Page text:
Even if you don’t know its name, the Japanese Knotweed, you’ve most likely seen this plant. It has caused “difficulties” to realtors and homeowners to say the least and has spread almost globally. In this article, we’re going to outline facts, myths, and what to do with it if you have it on your property.
The Japanese Knotweed originates from East Asia. Its scientific name is now called Fallopia japonica, whereas before it was initially named Reynoutria japonica in 1777 Japan. The name has been lost in times and changed over the years due to new learnings and discoveries. This knotweed comes from the family Polygonaceae of the plant kingdom.
This plant can grow up to 4-5 inches per day if it is under favourable circumstances. That alone shows that it can turn into a nuisance if left unchecked for an extended period. In continents such as North and South America and Europe, it is widely regarded as a nuisance.
While the Japanese Knotweed has mostly originated from Korea, China, and of course, Japan, it has a counterpart that comes from Sakhalin Island, Korea, and Northern Japan. This is the Giant Knotweed (Fallopia sachalinensis).
The plant was brought to the UK in the eighteenth century by the German physician and botanist Philipp von Siebold. According to his studies, a justifiable term to describe this annoying plant is promiscuous.
Publications and molecular studies from another researcher, Dr. John Bailey from the Department of Genetics and Genome Biology of the University of Leicester in the UK, have found that the Japanese Knotweed comes from a single female clone.
This was found to be true at least in Europe, Britain, and the USA. This means that if we were to calculate the total biomass of the plant, we could conclude that it comes from the largest female organism in the world. Who would’ve thought?
Due to the lack of a male reproductive partner, it mates with other species it comes into contact with. In the West alone, you can find large strands of it. This, coupled with its extensive network of rhizomes underground, makes it very difficult to eradicate.
This plant has, without a doubt, caused a few problems. So much so that it has been known more as an infestation rather than a blessing to have. It can even deter potential property buyers once they discover this plant in the area.
There are numerous ways, but they can be summed up into three categories -- chemical, biological, and mechanical means. Any mixture of the three is also acceptable. There’s a myth circulating that all solutions are expensive. We’re happy to debunk that; it is actually only the chemical approach that can cost a pretty penny.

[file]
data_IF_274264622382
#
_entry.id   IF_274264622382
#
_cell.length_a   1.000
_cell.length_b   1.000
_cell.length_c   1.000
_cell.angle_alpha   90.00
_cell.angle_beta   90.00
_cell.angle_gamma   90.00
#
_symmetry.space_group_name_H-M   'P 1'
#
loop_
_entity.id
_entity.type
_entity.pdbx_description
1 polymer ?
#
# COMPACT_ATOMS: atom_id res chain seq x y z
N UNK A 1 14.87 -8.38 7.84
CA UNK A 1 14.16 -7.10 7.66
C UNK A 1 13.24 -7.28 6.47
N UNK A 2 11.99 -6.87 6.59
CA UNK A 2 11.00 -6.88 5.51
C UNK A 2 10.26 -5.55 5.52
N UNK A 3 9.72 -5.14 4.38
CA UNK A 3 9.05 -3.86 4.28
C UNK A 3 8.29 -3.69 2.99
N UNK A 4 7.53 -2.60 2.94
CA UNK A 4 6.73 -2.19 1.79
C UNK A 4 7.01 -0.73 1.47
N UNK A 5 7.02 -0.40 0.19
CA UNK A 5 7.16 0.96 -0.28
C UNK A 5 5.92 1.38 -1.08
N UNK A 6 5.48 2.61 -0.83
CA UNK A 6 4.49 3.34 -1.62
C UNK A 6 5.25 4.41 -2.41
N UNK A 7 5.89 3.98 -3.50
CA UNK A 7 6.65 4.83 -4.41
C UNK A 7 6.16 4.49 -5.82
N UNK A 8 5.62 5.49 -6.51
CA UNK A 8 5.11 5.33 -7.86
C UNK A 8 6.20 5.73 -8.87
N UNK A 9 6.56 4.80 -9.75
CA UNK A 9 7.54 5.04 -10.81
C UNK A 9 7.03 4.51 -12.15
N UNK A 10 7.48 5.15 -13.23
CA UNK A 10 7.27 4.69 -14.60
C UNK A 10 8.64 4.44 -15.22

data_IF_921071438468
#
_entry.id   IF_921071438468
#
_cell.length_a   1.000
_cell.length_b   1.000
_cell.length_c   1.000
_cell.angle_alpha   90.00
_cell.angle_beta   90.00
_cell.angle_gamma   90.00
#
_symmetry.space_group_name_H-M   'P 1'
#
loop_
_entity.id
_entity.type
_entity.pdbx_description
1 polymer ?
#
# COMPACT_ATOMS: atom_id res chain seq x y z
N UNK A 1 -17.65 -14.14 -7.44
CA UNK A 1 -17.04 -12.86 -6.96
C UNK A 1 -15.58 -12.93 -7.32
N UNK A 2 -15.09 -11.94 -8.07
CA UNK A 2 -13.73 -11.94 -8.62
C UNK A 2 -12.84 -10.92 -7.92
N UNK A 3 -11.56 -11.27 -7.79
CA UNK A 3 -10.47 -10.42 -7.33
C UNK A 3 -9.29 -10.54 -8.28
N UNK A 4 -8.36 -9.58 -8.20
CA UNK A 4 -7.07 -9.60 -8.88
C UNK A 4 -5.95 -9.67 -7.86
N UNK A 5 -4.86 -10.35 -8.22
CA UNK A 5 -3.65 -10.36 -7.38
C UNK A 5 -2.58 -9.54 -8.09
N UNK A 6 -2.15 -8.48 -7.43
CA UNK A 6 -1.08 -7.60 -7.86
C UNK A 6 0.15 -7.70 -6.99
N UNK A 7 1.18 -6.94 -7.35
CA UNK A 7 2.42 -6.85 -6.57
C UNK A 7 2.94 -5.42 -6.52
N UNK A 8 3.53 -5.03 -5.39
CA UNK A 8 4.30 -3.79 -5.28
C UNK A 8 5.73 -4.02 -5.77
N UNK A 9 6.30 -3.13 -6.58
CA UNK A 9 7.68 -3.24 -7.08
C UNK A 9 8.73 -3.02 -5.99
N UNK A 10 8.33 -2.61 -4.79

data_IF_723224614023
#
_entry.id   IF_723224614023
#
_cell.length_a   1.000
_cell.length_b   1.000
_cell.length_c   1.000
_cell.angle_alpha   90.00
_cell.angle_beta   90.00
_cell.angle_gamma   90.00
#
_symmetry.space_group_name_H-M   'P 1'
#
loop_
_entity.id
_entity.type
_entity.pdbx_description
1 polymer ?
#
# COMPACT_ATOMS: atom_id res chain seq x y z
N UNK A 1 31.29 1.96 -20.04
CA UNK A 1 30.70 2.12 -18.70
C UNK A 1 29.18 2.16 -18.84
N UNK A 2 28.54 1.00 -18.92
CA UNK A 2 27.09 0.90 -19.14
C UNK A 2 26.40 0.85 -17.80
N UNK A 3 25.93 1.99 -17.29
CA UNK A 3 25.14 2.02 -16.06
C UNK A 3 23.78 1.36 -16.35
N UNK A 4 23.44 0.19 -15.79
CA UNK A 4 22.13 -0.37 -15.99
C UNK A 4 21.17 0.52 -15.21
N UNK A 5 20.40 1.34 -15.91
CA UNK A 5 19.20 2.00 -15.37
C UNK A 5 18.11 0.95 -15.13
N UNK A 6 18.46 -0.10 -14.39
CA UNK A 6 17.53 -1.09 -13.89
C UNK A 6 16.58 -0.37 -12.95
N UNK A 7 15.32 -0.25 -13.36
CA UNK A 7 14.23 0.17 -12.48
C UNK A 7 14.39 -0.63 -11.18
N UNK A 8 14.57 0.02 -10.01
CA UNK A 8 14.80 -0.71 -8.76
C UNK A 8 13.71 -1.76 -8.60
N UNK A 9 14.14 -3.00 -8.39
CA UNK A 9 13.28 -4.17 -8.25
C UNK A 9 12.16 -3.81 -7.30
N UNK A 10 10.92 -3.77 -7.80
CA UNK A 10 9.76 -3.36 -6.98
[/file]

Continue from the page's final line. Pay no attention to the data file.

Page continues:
Just keep in mind that there are still pros and cons to each! After all, this plant was uprooted from the volcanic ashes near Nagasaki, Japan. There, it persevered amidst the poison gas excretions and lava. Any plant that has that kind of background is sure to be resilient.
The chemical approach, although valid, does not guarantee success. Not to mention the potential harm it can cause to its immediate surrounding environment. The recommended way is to use herbicide while also physically cutting off the sprouts until you get to its roots. This method may take you a long time to completely eradicate it, especially if the strands have already established themselves over time.
Physical removal might be the best option. However, depending on the size of the infestation, you might need to hire help. Doing it all yourself can be highly taxing and laborious. Also, physically removing the rhizomes can produce a lot of hazardous waste.
This waste must then be taken to a specific landfill site that can handle the deposition of live Japanese Knotweed rhizomes. This specific procedure is due to the Wildlife and Countryside Act 1981. It is an offence to intentionally and knowingly spread this plant “in the wild.”
However, a new method is being developed. Biological control using the bug that sucks plants, also known as the Jumping plant lice or psyllids is being researched and developed. It’s still in its trial phase; however, if it proves successful, it will be commercially available to gardeners in the UK.
It seems that whichever method you choose, there isn’t a perfect option. Thus, the key to getting rid of this plant if found in your property, at least for now, is due diligence, patience, and perseverance.
“Japanese Knotweed can damage the foundations of buildings and can grow in between concrete.”
Not only is this a myth, but unrealistic. As a matter of fact, professionals like the PCA (Property Care Association) use only reinforced plastic to mitigate and control the Japanese Knotweed to prevent it from getting out of hand.
However, what’s closer to the truth is that the Japanese Knotweed can manoeuvre through gaps in surfaces like brickwork or paving. It doesn’t grow through them; instead, it can exploit the crevices and, over time, can start to root from there. The roots and stems can then exert force as they expand over time. This is more likely to be the reason they would potentially cause damage.
“The Japanese Knotweed has seeds alongside its roots. That’s why it has a pervasive root network.”
No. This plant does not produce seeds. The roots are the only way for it to spread.
Fun fact: this plant is one of the ten most invasive plants in the UK.
Thus, it is imperative that you identify the Japanese Knotweed if you suspect it is in your home. As mentioned before, there are laws and regulations regarding it, but apart from all that, it can be an absolute pain to remove when it has grown too much.
There will always be means and ways, and even professionals (depending on your area) that can do the job. However, as with our health, prevention will always be better than cure.
If the problem has become large already, keep a cool head. All you have to do is take it day by day.comments powered by Disqus
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